Whilst the median pre-valuation for deals rose for Series C and Series D+ rounds, seed funding by VCs in the UK fell by 40% in the first quarter of the year compared to Q1 20. Although angel investment in UK businesses has increased over the last 12 months, VCs appear to be particularly attracted to later stage, less risk-averse investments.
There are lots of alternative funding to traditional VC for early-stage businesses in the UK, from accelerator programmes to university spin-outs. The Future Fund launched in May 2020 and the British Business Bank confirmed that around £1.2 billion of loans has been approved for more than 1,200 companies. However, approximately a third of the Future Fund investment has gone to seed stage, meaning the remaining went to venture and growth-stage companies – suggesting more needs to be done to support future entrepreneurs.
Mehta added: “As seed-stage activity falls, it diminishes the pipeline for venture and growth-stage deals in the future. Access to finance is huge for startup businesses and the UK has a plentiful supply of small businesses looking to grow.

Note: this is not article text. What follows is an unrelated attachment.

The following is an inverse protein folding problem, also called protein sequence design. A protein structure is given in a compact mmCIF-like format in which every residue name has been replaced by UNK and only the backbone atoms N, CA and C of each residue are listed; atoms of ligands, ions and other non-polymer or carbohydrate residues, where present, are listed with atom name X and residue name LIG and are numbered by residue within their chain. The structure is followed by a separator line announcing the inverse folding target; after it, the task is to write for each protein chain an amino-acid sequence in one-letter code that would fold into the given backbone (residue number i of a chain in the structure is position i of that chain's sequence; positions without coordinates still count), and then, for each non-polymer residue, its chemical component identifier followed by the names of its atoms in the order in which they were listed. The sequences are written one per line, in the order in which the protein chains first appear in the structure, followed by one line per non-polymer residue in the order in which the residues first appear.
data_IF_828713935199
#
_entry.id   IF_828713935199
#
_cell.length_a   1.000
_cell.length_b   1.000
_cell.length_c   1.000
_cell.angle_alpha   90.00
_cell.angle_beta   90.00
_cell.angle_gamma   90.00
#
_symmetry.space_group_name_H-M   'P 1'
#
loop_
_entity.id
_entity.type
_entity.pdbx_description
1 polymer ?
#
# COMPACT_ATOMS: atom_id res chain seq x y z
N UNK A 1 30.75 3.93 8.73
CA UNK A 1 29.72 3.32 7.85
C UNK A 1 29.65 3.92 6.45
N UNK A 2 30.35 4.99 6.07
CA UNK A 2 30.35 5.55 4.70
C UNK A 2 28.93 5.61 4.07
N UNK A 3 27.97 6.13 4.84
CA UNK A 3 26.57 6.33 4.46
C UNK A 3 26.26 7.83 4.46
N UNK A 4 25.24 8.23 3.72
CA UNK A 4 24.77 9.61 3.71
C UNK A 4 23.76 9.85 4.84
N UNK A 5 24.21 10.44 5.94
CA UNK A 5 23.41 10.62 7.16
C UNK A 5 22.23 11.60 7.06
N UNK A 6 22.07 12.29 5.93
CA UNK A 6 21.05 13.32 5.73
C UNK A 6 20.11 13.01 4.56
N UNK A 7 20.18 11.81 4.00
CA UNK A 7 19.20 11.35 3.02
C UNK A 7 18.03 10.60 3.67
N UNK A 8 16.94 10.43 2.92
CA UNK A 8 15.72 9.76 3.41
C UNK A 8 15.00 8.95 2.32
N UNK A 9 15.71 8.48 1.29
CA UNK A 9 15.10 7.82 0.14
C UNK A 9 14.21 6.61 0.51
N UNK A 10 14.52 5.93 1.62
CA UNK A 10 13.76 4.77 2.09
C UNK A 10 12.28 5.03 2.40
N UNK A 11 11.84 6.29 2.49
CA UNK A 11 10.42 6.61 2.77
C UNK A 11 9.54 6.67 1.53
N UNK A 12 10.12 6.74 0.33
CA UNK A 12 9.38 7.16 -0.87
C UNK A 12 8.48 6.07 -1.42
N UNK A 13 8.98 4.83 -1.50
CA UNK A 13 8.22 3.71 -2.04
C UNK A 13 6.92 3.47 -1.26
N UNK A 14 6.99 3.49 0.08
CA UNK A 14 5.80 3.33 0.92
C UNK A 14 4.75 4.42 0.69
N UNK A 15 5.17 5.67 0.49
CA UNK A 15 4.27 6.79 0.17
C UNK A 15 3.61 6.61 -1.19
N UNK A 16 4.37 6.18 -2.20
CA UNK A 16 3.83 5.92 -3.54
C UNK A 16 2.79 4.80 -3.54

“The VC market is performing incredibly well right now and there is little sign that the activity will taper off in the near future. There continues to be a significant amount of dry powder in the market – and that money is looking for a home. If there’s any caution, it’s that deals continue to focus primarily on late-stage companies – driving valuations up – while early-stage deals continue to be more difficult to come by. If our smaller startups can’t attract VC investment, we need to ensure we continue to provide other funding streams or risk losing our global reputation as the pipeline for emerging giants falls away.”